Does anyone find merit in these thoughts? :-).

Regards,
a

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Re: Indian Naval Discussion

Postby sudeepj » 29 Jan 2011 11:39

There was some talk about a (gun) powder catapult for the gorshkov.. Has that idea been shelved?
http://www.hinduonnet.com/fline/fl2103/ ... 603500.htm

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Re: Indian Naval Discussion

Postby geeth » 29 Jan 2011 12:44

thats the infamous 'power catapult' thing Rus had considered. apart from having a solid fuel rocket running down the deck repeatedly potentially damaging the deck with flames/safety issues...there is question of how many rockets a ship can carry and space for these. it has to be a very large bore rocket to quickly develop 3 sec worth of full thrust needed to hurl a 15t fighter airborne...so short and fat which makes it unwieldy.


There used to be something called JATO (Jet Assisted take off) for take off from airfileds at high altitudes (Leh) and in some cases from the aircraft carriers. But now it is impractical and improvements in performance would be marginal

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Re: Indian Naval Discussion

Postby geeth » 29 Jan 2011 12:45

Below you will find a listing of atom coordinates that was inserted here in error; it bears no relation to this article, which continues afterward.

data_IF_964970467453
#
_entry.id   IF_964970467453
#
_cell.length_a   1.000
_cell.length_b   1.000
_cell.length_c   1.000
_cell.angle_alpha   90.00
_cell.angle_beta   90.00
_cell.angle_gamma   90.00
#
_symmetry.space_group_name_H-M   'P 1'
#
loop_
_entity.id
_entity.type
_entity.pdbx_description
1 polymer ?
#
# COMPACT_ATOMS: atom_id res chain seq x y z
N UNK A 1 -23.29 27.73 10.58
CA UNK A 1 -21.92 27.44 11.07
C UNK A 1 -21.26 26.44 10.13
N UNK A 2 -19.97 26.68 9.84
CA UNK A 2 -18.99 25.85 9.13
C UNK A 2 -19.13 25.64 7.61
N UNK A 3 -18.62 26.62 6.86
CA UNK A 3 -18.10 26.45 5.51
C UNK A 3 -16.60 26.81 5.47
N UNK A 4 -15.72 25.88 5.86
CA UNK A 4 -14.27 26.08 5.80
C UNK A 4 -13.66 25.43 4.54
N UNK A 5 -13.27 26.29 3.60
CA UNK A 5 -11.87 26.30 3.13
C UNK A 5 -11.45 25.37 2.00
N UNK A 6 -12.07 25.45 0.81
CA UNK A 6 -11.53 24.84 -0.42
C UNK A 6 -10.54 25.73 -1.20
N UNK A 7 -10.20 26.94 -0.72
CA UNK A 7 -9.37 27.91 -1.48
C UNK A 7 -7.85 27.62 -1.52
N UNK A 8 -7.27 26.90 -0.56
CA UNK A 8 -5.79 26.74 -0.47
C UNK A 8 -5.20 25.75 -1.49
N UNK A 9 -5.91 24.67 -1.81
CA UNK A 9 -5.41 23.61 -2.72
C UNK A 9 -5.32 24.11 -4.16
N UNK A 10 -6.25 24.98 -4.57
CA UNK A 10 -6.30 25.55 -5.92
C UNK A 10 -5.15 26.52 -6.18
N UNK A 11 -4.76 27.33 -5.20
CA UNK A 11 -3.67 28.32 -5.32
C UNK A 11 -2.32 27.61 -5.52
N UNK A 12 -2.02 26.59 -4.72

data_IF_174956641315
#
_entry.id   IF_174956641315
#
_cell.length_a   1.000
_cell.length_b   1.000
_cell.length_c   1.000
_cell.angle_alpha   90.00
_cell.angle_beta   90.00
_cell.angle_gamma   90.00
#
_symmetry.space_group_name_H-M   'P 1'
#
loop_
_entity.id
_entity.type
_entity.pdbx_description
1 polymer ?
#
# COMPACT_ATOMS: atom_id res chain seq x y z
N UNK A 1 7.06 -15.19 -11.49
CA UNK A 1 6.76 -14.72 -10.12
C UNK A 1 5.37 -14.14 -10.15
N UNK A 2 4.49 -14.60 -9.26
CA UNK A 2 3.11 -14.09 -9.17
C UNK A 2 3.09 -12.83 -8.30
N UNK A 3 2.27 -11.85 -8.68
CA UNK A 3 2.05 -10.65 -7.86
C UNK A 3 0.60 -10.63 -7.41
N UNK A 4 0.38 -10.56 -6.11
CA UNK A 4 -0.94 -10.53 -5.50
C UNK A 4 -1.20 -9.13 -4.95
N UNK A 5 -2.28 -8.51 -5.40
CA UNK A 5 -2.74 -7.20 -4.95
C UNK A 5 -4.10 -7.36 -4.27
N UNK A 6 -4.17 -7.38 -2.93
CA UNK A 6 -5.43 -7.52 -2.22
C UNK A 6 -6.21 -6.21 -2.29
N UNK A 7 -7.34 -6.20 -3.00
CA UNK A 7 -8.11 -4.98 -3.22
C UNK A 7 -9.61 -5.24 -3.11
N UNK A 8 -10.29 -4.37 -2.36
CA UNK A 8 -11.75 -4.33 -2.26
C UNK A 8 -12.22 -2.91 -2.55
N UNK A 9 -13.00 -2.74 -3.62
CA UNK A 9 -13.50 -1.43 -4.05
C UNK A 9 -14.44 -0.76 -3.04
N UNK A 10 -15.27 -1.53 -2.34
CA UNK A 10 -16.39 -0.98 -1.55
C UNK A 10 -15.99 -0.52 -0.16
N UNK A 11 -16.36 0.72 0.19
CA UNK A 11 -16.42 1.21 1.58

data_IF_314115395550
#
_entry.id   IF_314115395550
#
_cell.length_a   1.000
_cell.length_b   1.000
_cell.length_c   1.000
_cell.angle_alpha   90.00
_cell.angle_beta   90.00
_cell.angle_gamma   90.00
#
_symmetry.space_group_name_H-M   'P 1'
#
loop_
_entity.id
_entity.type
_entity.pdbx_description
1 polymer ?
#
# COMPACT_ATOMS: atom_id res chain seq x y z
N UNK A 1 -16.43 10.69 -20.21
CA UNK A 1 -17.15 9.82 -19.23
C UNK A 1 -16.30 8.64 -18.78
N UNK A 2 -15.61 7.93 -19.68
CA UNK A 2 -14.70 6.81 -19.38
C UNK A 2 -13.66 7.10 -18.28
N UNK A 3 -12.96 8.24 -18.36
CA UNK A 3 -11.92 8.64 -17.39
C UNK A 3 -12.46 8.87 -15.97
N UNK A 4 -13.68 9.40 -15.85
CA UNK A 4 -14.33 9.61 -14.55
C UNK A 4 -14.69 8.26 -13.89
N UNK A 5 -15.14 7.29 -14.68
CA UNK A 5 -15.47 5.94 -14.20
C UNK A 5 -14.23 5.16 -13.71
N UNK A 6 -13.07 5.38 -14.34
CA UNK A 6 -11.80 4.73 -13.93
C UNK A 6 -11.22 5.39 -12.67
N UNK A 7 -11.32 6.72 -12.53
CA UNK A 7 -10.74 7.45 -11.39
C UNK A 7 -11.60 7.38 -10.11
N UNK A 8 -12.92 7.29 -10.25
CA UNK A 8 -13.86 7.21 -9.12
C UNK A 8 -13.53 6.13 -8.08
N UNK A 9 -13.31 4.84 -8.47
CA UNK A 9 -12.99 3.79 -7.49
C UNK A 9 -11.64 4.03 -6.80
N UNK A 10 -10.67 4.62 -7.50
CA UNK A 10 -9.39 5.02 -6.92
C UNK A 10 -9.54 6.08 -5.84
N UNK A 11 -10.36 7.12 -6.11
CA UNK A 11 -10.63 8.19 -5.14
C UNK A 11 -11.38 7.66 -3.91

edited - duplicate post

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Re: Indian Naval Discussion

Postby Singha » 29 Jan 2011 13:16

^ meant 'powder' catapult not power catapult above.

saab viggen also seems to have a reverser of some sort.

I am sure sher khan must have played with launching RATO C130 off CVNs on the sly....a few such C130 RATO were supposed to take off from within a sports stadium in teheran for Eagle Claw.

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Re: Indian Naval Discussion

Postby Philip » 30 Jan 2011 15:48

Will trawl for the recent link/article about the US examining 60,000t carriers in the wake of the Chinese anti-carrier ballistic missile.

The pics of the new Russian Sev. class sub in the Intl. thread by Baldev are great.Here is an article from our neighbour on the added firepower coming to the IN shortly.

http://www.thenews.com.pk/TodaysPrintDe ... =1/29/2011

The forgotten sea frontier
Taj M Khattak

... India is expected to receive one more Akula II submarine to train its crews, for a total of five nuclear submarines. The indigenous production of two more Arihant-class submarines in the near future is also on the cards

VinodTK
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Re: Indian Naval Discussion

Postby VinodTK » 30 Jan 2011 18:15

Indian Navy scouts for amphibious warfare craft

The navy has issued a request for information to global ship-builders to know if they can deliver the craft to India within the specified time frame and also meet its requirements, a senior naval official told IANS, speaking on condition of anonymity as he was not authorised to speak to the media.


jsbawa
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Re: Indian Naval Discussion

Postby jsbawa » 30 Jan 2011 19:46

Naval vessel INS Vindhyagiri collides with foreign
merchant ship off Mumbai harbour, say Coast Guard officials.